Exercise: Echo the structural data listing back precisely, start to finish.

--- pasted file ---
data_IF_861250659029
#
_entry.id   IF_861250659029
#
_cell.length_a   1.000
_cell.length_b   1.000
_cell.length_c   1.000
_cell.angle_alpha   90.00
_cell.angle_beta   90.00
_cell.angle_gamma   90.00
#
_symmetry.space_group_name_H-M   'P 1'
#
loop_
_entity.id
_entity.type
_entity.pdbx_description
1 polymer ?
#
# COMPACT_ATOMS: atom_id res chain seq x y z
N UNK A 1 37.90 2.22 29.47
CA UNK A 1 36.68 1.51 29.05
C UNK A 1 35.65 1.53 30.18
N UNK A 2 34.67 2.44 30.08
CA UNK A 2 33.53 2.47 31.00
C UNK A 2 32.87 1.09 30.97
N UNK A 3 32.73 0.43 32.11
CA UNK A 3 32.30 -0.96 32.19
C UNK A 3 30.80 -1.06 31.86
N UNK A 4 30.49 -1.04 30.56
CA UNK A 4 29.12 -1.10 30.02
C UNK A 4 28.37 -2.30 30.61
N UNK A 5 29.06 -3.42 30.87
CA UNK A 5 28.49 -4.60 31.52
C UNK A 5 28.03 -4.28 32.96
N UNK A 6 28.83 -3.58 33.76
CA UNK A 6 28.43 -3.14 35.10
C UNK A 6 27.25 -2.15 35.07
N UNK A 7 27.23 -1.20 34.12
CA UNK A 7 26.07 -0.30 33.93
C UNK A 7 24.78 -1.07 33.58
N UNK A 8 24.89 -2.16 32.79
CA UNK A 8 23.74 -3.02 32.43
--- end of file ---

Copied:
data_IF_861250659029
#
_entry.id   IF_861250659029
#
_cell.length_a   1.000
_cell.length_b   1.000
_cell.length_c   1.000
_cell.angle_alpha   90.00
_cell.angle_beta   90.00
_cell.angle_gamma   90.00
#
_symmetry.space_group_name_H-M   'P 1'
#
loop_
_entity.id
_entity.type
_entity.pdbx_description
1 polymer ?
#
# COMPACT_ATOMS: atom_id res chain seq x y z
N UNK A 1 37.90 2.22 29.47
CA UNK A 1 36.68 1.51 29.05
C UNK A 1 35.65 1.53 30.18
N UNK A 2 34.67 2.44 30.08
CA UNK A 2 33.53 2.47 31.00
C UNK A 2 32.87 1.09 30.97
N UNK A 3 32.73 0.43 32.11
CA UNK A 3 32.30 -0.96 32.19
C UNK A 3 30.80 -1.06 31.86
N UNK A 4 30.49 -1.04 30.56
CA UNK A 4 29.12 -1.10 30.02
C UNK A 4 28.37 -2.30 30.61
N UNK A 5 29.06 -3.42 30.87
CA UNK A 5 28.49 -4.60 31.52
C UNK A 5 28.03 -4.28 32.96
N UNK A 6 28.83 -3.58 33.76
CA UNK A 6 28.43 -3.14 35.10
C UNK A 6 27.25 -2.15 35.07
N UNK A 7 27.23 -1.20 34.12
CA UNK A 7 26.07 -0.30 33.93
C UNK A 7 24.78 -1.07 33.58
N UNK A 8 24.89 -2.16 32.79
CA UNK A 8 23.74 -3.02 32.43